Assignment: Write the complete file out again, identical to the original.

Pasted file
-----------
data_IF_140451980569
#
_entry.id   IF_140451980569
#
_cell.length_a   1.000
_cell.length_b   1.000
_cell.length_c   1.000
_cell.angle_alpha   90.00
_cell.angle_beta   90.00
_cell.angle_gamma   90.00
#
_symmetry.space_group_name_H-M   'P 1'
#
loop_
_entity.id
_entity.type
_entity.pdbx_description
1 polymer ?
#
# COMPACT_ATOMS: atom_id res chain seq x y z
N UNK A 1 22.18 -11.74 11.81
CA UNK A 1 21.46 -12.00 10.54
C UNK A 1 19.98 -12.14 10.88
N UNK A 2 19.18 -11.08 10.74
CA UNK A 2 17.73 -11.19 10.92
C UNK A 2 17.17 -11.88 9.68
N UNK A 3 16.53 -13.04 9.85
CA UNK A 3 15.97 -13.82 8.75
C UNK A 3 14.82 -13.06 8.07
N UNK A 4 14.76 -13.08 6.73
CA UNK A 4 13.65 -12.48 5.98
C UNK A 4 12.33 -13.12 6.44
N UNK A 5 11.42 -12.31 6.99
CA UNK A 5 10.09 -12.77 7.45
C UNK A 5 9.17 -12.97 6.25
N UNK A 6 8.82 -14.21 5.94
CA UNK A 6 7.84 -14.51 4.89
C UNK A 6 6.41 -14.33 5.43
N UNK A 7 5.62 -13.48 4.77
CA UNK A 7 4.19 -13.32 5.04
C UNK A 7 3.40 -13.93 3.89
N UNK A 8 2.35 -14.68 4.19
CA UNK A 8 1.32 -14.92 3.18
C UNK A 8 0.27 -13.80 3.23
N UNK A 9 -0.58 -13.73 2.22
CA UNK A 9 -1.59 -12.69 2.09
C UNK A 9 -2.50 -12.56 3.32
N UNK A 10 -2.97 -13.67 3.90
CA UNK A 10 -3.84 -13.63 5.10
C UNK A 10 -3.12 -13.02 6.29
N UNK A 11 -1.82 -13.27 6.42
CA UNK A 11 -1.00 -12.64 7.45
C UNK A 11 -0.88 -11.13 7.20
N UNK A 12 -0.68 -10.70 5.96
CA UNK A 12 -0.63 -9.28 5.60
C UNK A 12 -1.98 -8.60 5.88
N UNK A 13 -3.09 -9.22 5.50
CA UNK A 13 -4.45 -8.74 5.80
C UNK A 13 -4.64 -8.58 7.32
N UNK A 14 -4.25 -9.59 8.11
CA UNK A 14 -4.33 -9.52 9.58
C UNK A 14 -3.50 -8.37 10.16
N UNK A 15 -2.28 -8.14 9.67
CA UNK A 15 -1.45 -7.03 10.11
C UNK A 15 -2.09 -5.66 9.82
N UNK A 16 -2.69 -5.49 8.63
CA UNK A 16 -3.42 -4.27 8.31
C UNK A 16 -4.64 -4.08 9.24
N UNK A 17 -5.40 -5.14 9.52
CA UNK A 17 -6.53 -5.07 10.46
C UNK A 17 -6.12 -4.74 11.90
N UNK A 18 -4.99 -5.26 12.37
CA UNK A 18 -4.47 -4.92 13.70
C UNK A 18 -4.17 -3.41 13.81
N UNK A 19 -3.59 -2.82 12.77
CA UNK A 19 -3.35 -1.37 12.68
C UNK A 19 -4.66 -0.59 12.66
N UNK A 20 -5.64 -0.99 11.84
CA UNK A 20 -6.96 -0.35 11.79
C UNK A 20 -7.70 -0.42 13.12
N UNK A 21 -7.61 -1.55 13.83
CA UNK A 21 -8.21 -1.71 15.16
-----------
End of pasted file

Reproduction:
data_IF_140451980569
#
_entry.id   IF_140451980569
#
_cell.length_a   1.000
_cell.length_b   1.000
_cell.length_c   1.000
_cell.angle_alpha   90.00
_cell.angle_beta   90.00
_cell.angle_gamma   90.00
#
_symmetry.space_group_name_H-M   'P 1'
#
loop_
_entity.id
_entity.type
_entity.pdbx_description
1 polymer ?
#
# COMPACT_ATOMS: atom_id res chain seq x y z
N UNK A 1 22.18 -11.74 11.81
CA UNK A 1 21.46 -12.00 10.54
C UNK A 1 19.98 -12.14 10.88
N UNK A 2 19.18 -11.08 10.74
CA UNK A 2 17.73 -11.19 10.92
C UNK A 2 17.17 -11.88 9.68
N UNK A 3 16.53 -13.04 9.85
CA UNK A 3 15.97 -13.82 8.75
C UNK A 3 14.82 -13.06 8.07
N UNK A 4 14.76 -13.08 6.73
CA UNK A 4 13.65 -12.48 5.98
C UNK A 4 12.33 -13.12 6.44
N UNK A 5 11.42 -12.31 6.99
CA UNK A 5 10.09 -12.77 7.45
C UNK A 5 9.17 -12.97 6.25
N UNK A 6 8.82 -14.21 5.94
CA UNK A 6 7.84 -14.51 4.89
C UNK A 6 6.41 -14.33 5.43
N UNK A 7 5.62 -13.48 4.77
CA UNK A 7 4.19 -13.32 5.04
C UNK A 7 3.40 -13.93 3.89
N UNK A 8 2.35 -14.68 4.19
CA UNK A 8 1.32 -14.92 3.18
C UNK A 8 0.27 -13.80 3.23
N UNK A 9 -0.58 -13.73 2.22
CA UNK A 9 -1.59 -12.69 2.09
C UNK A 9 -2.50 -12.56 3.32
N UNK A 10 -2.97 -13.67 3.90
CA UNK A 10 -3.84 -13.63 5.10
C UNK A 10 -3.12 -13.02 6.29
N UNK A 11 -1.82 -13.27 6.42
CA UNK A 11 -1.00 -12.64 7.45
C UNK A 11 -0.88 -11.13 7.20
N UNK A 12 -0.68 -10.70 5.96
CA UNK A 12 -0.63 -9.28 5.60
C UNK A 12 -1.98 -8.60 5.88
N UNK A 13 -3.09 -9.22 5.50
CA UNK A 13 -4.45 -8.74 5.80
C UNK A 13 -4.64 -8.58 7.32
N UNK A 14 -4.25 -9.59 8.11
CA UNK A 14 -4.33 -9.52 9.58
C UNK A 14 -3.50 -8.37 10.16
N UNK A 15 -2.28 -8.14 9.67
CA UNK A 15 -1.45 -7.03 10.11
C UNK A 15 -2.09 -5.66 9.82
N UNK A 16 -2.69 -5.49 8.63
CA UNK A 16 -3.42 -4.27 8.31
C UNK A 16 -4.64 -4.08 9.24
N UNK A 17 -5.40 -5.14 9.52
CA UNK A 17 -6.53 -5.07 10.46
C UNK A 17 -6.12 -4.74 11.90
N UNK A 18 -4.99 -5.26 12.37
CA UNK A 18 -4.47 -4.92 13.70
C UNK A 18 -4.17 -3.41 13.81
N UNK A 19 -3.59 -2.82 12.77
CA UNK A 19 -3.35 -1.37 12.68
C UNK A 19 -4.66 -0.59 12.66
N UNK A 20 -5.64 -0.99 11.84
CA UNK A 20 -6.96 -0.35 11.79
C UNK A 20 -7.70 -0.42 13.12
N UNK A 21 -7.61 -1.55 13.83
CA UNK A 21 -8.21 -1.71 15.16